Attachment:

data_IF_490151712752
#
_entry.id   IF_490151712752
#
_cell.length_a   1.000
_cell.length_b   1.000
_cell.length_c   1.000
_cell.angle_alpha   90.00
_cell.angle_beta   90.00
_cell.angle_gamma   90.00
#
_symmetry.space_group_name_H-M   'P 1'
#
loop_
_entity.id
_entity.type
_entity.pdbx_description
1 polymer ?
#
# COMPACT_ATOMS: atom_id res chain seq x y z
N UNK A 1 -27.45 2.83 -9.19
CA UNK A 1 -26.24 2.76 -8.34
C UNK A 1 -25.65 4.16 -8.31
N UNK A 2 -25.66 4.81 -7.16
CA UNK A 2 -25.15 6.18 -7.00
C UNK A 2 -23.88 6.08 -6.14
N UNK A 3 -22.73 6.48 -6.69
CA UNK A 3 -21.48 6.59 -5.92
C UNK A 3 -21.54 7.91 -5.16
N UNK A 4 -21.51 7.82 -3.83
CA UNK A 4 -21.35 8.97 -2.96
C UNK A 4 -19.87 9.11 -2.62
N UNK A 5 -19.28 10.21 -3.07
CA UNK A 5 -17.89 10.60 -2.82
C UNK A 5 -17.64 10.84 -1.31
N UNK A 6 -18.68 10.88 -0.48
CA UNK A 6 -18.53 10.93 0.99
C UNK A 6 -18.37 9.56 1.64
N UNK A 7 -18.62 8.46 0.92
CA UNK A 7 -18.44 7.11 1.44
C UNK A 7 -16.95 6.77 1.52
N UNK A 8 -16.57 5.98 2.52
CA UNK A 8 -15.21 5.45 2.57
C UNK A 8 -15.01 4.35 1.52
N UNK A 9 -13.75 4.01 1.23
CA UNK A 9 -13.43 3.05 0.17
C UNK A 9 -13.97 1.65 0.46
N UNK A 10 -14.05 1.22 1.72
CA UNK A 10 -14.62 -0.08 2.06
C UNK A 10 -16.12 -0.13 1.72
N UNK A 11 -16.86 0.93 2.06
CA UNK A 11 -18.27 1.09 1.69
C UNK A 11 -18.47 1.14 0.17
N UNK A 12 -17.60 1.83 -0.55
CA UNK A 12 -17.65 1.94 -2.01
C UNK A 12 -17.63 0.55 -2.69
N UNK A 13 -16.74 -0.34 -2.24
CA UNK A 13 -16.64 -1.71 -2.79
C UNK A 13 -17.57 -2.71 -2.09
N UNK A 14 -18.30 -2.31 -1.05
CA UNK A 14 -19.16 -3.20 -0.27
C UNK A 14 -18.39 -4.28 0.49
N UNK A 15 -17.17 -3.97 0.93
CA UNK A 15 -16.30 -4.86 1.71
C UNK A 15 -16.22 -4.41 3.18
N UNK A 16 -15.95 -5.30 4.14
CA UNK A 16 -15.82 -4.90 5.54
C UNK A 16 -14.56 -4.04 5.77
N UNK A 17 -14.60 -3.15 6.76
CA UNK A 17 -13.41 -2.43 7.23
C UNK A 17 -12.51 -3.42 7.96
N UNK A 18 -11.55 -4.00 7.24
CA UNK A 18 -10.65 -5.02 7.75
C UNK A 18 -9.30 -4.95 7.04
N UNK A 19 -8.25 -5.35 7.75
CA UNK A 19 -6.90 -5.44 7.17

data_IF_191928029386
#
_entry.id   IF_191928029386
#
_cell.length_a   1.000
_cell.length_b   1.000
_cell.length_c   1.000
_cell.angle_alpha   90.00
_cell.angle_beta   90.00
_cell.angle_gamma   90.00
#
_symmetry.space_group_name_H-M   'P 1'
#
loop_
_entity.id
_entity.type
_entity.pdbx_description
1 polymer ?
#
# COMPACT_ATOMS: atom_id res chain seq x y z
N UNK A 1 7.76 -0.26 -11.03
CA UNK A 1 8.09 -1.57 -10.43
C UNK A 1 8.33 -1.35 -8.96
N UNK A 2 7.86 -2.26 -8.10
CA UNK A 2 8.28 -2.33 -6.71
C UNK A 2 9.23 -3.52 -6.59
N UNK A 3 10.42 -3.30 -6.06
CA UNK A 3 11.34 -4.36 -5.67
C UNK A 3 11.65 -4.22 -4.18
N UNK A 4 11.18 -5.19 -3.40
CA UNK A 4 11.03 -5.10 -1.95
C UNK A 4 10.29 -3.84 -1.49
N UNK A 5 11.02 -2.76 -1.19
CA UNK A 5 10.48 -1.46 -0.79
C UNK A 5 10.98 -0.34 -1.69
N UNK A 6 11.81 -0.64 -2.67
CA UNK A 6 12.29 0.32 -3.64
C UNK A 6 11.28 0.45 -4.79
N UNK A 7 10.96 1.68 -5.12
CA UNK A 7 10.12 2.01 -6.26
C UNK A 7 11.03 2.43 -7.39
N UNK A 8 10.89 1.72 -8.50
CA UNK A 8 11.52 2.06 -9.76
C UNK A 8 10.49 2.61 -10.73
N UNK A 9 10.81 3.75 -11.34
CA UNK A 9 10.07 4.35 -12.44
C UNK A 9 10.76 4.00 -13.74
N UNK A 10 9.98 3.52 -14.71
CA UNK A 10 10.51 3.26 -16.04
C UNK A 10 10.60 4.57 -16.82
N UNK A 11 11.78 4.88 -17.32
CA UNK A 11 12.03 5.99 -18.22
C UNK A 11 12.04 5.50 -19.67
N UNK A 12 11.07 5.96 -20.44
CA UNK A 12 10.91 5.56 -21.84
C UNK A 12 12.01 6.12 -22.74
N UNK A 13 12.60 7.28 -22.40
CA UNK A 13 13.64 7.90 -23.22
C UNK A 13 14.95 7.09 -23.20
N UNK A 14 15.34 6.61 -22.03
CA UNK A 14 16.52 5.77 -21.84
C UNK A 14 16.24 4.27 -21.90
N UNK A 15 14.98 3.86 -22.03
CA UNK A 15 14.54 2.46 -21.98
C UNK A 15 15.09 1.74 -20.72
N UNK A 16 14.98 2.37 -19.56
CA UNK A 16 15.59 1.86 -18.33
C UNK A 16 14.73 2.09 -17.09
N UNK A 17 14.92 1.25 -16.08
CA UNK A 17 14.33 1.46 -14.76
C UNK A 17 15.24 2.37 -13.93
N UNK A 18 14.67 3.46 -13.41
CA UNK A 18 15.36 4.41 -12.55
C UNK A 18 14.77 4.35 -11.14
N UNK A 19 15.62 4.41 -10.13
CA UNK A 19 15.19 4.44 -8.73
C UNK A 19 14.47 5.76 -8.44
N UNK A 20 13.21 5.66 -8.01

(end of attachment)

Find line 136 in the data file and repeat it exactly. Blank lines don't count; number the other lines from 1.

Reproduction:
N UNK A 14 15.34 6.61 -22.03